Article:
Thursday, January 24, 2013

summary of Peter Sutton's chapter on cultural relativism

This focuses on the legal aspects of strong cultural relativism. I hope to do another piece on the identity factors, based on an essay by Noel Pearson.

Peter Sutton. Ch 6 Customs Not in Common. In: The Politics of Suffering (2009)

The strong form of cultural relativism fails because aboriginal law is not compatible with white law. The details, once known, offend our civilised sensibilities – sexual assaults on women, child mutilation and violent punishment for crimes

A robust cultural relativism requires overcoming feelings of repugnance of the practices of the other culture, or, acceptance of a sanitised or politically correct version. Sanitised versions are easily lampooned.

If you are an urban liberal living a comfortable distance from experiencing the repugnant reality of some aspects of remote indigenous lifestyle then it is possible to maintain a rose coloured idealism and see legal pluralism as an act of decolonisation. This is non indigenous self-redemptive feel-goodism.

Historically cultural relativism played a positive role in combatting ideas or ideologies such as social Darwinism, eugenics and racial / ethnic prejudice.

Today, the strong form of cultural relativism is in decline since those ideologies just listed are in decline.

Some people still promote aboriginal law as politically restorative but those views do not hold up well under close examination.

In the past some aspects of indigenous law were tolerated and supervised by police, eg. public leg spearings. But eventually other aspects such as carnal knowledge / sexual assault on underage promised wives by aboriginal men, or, subincision of males who were still legally children, were not tolerated. This led to charges of inconsistency by aboriginals.

As the intercultural / interethic shared social space increases between whites and aboriginals then tolerance of a dual legal system decreases.

Until the 1950s a blind eye was turned to black on black homicide provided traditional weapons were used (strangulation, clubbing, spearing). It was regarded as “blackfella business”. This broke down in the 1934 case of the killing of Kai-Umen because he was shot with a rifle and the bullet was still in his head.

Most modern people see some rights as universal rights and not just whitefella rights, eg. the equality of women, the protection of children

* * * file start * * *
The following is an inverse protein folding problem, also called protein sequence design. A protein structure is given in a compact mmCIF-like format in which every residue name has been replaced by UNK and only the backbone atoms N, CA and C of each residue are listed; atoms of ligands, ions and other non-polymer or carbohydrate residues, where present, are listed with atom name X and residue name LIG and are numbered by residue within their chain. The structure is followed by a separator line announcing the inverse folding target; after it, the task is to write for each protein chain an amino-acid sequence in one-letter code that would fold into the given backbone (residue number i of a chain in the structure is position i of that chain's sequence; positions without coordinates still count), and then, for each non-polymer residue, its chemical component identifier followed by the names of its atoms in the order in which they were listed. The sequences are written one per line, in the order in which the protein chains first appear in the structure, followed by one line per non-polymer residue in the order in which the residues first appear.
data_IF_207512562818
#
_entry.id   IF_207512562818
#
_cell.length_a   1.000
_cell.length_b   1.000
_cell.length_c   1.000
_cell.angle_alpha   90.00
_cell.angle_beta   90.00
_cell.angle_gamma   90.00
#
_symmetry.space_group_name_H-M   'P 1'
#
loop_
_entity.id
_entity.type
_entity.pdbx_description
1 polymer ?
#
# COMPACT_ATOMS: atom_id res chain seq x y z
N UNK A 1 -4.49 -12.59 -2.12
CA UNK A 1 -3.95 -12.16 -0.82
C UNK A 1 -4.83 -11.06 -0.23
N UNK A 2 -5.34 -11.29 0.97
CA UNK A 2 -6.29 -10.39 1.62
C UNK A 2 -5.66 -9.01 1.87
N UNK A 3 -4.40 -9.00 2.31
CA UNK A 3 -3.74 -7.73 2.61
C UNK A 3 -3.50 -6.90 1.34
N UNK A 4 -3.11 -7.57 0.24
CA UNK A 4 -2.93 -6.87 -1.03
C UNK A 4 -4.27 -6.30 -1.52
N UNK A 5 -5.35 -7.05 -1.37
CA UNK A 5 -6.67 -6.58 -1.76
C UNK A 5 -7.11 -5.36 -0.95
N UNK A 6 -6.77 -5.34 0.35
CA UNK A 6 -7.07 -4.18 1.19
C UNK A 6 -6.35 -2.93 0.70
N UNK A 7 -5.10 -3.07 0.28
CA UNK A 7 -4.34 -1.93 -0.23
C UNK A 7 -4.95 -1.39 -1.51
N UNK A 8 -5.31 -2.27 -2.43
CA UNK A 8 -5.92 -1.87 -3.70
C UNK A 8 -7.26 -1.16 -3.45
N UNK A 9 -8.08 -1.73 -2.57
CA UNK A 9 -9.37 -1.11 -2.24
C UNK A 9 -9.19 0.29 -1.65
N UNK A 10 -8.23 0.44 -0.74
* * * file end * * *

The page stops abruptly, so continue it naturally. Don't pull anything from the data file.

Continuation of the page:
One aspect of the indigenous legal process is to restore equilibrium amongst the kinship group. For example, rather than hold a murderer responsible it may be blamed on a spirit inflicted by another tribe. This is different from our modern law with its focus on perpetrator and victim. There may be consequences of not allowing the indigenous process to happen, leading to further violence down the track.

However, the reasons for revisiting customary law as a political restorative are usually bad reasons or originate from ignorance:
  • persistent idealism
  • grasping at straws to solve high levels of disorder and crime in indigenous communities
  • building the aboriginal industry
  • legal cleanskins who are reinventing the wheel
As integration continues, which is irreversible in practice, then homogenisation increases and the hold of traditional law recedes. In modern times elders who have the knowledge of traditional law may not practice it themselves and so their advice is suspect.

The voice and language of strong cultural relativism is moralistic focusing on issues such as the evils of colonialism, Western power, racism of whites, police violence, the oppression of minorities. There is often little investigation of the on the ground realities. Also these critiques of western culture are not matched by critiques of indigenous culture.

Support for cultural relativism ebbs and flows with the NIMBY factor. When factors of repugnance, personal safety and destruction of the social fabric come to the fore then support for strong cultural relativism declines.

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